Google's treasure trove for publishers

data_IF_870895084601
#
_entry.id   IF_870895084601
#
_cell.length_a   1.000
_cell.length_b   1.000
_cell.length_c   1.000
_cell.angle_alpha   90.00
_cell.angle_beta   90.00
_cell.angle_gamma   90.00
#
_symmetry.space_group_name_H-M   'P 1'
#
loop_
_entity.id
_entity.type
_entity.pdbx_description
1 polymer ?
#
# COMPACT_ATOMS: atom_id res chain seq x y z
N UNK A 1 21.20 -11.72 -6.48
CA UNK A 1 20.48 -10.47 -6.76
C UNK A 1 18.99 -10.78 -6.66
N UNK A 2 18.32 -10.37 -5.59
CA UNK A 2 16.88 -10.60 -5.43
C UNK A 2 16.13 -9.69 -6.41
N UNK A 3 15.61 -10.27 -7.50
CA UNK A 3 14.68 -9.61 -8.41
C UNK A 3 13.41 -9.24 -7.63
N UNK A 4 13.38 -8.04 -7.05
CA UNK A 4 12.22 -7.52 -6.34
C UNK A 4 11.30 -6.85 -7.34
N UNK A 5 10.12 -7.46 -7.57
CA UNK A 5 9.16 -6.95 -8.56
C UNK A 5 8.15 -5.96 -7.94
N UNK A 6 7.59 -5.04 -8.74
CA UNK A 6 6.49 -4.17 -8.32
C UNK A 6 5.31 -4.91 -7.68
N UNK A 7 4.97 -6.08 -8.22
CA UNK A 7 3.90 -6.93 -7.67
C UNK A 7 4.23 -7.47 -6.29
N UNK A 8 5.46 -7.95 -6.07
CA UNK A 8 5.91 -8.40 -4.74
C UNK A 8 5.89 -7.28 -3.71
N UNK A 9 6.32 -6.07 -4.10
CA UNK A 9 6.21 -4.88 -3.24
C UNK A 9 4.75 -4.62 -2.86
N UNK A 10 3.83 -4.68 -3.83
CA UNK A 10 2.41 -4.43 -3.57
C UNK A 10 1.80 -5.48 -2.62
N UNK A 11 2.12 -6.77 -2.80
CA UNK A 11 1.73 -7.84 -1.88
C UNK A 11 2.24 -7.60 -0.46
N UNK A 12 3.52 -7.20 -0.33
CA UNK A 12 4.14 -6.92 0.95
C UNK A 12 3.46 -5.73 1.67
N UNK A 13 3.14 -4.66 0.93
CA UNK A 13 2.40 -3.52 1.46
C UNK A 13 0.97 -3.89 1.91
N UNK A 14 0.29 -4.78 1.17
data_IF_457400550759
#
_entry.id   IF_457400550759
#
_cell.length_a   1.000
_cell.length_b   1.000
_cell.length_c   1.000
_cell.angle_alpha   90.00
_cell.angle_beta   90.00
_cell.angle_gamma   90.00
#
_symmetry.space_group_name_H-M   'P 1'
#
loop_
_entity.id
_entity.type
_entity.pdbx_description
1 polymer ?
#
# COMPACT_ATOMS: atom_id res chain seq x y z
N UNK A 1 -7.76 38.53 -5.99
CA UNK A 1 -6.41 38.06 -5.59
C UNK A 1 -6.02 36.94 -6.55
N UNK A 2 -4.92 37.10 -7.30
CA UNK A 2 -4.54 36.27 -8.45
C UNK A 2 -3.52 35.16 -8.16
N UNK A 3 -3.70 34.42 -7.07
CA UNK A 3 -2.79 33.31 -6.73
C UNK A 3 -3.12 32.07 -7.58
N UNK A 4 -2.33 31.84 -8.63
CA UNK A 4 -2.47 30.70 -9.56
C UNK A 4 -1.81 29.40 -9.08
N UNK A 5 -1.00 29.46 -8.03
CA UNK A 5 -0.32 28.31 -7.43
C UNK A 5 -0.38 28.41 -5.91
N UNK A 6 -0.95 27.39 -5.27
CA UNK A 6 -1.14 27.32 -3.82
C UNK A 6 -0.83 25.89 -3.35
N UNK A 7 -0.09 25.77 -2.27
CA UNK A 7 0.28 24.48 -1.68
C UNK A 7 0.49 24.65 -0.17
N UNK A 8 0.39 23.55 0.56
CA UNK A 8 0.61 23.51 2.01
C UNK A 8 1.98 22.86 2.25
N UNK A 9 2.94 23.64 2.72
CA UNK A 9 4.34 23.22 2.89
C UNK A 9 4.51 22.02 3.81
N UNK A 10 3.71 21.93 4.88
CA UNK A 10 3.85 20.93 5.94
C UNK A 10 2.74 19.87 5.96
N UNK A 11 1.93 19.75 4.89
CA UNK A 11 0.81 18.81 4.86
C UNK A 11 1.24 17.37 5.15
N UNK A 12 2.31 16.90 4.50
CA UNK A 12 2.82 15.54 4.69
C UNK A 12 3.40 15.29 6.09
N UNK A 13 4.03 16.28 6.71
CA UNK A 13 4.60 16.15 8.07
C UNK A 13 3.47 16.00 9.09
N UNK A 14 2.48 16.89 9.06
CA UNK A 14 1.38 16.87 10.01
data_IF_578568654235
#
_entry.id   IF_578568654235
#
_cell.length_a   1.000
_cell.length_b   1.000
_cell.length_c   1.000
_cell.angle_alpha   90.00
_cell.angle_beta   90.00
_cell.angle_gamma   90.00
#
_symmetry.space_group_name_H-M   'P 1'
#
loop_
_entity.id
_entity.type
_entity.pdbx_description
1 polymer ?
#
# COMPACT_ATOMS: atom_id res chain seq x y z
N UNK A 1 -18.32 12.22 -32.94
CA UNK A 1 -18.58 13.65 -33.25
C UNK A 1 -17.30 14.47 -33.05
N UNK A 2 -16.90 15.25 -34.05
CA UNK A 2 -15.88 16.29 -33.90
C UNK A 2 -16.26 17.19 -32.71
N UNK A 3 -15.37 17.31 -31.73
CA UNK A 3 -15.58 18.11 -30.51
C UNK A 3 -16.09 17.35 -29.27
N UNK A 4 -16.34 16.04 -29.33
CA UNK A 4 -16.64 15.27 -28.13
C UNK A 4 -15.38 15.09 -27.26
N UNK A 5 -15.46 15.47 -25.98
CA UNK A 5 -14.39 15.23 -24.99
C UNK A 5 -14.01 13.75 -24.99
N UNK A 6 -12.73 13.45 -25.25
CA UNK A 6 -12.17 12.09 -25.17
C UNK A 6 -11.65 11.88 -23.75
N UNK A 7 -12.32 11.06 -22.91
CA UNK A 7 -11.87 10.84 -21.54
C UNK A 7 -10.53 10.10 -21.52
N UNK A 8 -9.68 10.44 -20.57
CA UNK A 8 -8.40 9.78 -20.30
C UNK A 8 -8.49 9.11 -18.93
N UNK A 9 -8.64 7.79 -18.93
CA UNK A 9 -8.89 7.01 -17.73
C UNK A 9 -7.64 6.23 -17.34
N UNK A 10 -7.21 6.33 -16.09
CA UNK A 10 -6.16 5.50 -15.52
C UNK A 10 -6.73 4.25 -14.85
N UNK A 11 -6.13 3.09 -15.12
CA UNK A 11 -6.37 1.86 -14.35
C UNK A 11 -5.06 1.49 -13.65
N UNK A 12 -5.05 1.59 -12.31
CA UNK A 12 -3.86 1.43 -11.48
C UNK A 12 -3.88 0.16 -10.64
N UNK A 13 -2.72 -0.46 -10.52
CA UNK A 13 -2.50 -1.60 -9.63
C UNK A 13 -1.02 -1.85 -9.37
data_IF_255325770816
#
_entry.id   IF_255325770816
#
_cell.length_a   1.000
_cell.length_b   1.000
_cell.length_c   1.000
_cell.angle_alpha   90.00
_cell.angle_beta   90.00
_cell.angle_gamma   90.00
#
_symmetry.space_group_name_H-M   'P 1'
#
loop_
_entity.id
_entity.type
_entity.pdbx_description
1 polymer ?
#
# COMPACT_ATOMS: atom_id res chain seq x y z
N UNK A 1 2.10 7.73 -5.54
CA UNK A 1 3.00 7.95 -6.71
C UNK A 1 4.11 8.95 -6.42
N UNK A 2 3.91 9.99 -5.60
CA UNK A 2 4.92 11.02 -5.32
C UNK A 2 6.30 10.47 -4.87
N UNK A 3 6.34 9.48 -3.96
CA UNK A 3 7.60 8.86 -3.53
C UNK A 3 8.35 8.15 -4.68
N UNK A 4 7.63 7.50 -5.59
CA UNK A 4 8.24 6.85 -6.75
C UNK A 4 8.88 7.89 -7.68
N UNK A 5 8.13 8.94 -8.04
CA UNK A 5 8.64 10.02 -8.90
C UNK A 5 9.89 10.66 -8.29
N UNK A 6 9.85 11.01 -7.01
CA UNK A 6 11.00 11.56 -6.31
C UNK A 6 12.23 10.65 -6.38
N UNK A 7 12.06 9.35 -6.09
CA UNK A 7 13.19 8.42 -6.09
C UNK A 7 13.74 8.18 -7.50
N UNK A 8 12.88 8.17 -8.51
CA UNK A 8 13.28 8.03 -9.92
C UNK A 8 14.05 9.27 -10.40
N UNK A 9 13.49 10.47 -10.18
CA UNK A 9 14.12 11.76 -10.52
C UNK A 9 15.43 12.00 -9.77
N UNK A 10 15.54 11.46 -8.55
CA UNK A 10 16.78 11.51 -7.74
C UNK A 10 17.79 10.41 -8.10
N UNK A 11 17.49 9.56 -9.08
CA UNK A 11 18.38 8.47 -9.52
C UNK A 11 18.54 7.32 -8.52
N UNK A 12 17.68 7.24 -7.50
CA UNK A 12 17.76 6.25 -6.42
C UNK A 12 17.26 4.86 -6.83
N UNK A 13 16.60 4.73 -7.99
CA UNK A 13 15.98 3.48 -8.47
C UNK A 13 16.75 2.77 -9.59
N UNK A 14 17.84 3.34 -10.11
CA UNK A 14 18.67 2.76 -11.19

<p>Richard Sarnoff, chairman of the Association of American Publishers and president of the digital media investments group at Bertelsmann, tells the <em>New York Times</em> that the deal with Google whereby rights holders receive 63% of revenue is not a &quot;game changer&rdquo; for authors, but could be significant to their publishers.</p><p>&quot;They will get paid for the use of their book, but whether they will get paid so much that they can start living large &mdash; I think that&rsquo;s just a fantasy,&quot; Sarnoff said. &quot;I think there will be a few authors who do see significant dollars out of this, but there will be a vast number of authors who see insignificant dollars out of this.&quot; But, he added, &quot;a few hundred dollars for an individual author can equate to a considerable sum for a publisher with rights to 10,000 books&quot;.</p><p>So far, publishers that have permitted Google to offer searchable digital versions of their new in-print books have seen a small payoff. Macmillan, the company that owns publishing houses including Farrar, Straus &amp; Giroux and St Martin&rsquo;s Press and represents authors including Jonathan Franzen and Janet Evanovich, offers 11,000 titles for search on Google. In 2007, Macmillan estimated that Google helped sell about 16,400 copies.</p>